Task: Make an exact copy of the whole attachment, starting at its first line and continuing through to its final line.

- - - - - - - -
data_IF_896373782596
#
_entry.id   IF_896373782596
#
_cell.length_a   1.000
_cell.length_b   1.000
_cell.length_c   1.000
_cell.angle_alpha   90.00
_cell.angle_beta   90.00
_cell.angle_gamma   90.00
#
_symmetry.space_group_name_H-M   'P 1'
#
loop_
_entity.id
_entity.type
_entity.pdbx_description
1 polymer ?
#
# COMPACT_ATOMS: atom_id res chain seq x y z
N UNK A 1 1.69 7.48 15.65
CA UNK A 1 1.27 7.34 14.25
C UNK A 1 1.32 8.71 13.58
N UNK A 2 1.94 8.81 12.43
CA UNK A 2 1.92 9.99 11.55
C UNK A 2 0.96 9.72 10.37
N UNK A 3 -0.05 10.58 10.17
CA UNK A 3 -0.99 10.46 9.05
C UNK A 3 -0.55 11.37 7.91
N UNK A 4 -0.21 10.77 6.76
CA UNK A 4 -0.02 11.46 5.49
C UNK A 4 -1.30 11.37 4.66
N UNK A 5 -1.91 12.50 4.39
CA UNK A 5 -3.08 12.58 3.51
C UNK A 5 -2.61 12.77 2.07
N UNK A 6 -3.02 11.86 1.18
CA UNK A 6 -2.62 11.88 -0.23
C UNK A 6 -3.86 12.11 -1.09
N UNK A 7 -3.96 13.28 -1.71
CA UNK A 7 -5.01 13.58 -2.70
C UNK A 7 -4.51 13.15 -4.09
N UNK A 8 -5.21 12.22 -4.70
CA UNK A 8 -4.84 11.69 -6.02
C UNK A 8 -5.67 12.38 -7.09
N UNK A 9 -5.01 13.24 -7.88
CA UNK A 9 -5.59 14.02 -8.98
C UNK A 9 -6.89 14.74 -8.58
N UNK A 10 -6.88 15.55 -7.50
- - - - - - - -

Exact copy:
data_IF_896373782596
#
_entry.id   IF_896373782596
#
_cell.length_a   1.000
_cell.length_b   1.000
_cell.length_c   1.000
_cell.angle_alpha   90.00
_cell.angle_beta   90.00
_cell.angle_gamma   90.00
#
_symmetry.space_group_name_H-M   'P 1'
#
loop_
_entity.id
_entity.type
_entity.pdbx_description
1 polymer ?
#
# COMPACT_ATOMS: atom_id res chain seq x y z
N UNK A 1 1.69 7.48 15.65
CA UNK A 1 1.27 7.34 14.25
C UNK A 1 1.32 8.71 13.58
N UNK A 2 1.94 8.81 12.43
CA UNK A 2 1.92 9.99 11.55
C UNK A 2 0.96 9.72 10.37
N UNK A 3 -0.05 10.58 10.17
CA UNK A 3 -0.99 10.46 9.05
C UNK A 3 -0.55 11.37 7.91
N UNK A 4 -0.21 10.77 6.76
CA UNK A 4 -0.02 11.46 5.49
C UNK A 4 -1.30 11.37 4.66
N UNK A 5 -1.91 12.50 4.39
CA UNK A 5 -3.08 12.58 3.51
C UNK A 5 -2.61 12.77 2.07
N UNK A 6 -3.02 11.86 1.18
CA UNK A 6 -2.62 11.88 -0.23
C UNK A 6 -3.86 12.11 -1.09
N UNK A 7 -3.96 13.28 -1.71
CA UNK A 7 -5.01 13.58 -2.70
C UNK A 7 -4.51 13.15 -4.09
N UNK A 8 -5.21 12.22 -4.70
CA UNK A 8 -4.84 11.69 -6.02
C UNK A 8 -5.67 12.38 -7.09
N UNK A 9 -5.01 13.24 -7.88
CA UNK A 9 -5.59 14.02 -8.98
C UNK A 9 -6.89 14.74 -8.58
N UNK A 10 -6.88 15.55 -7.50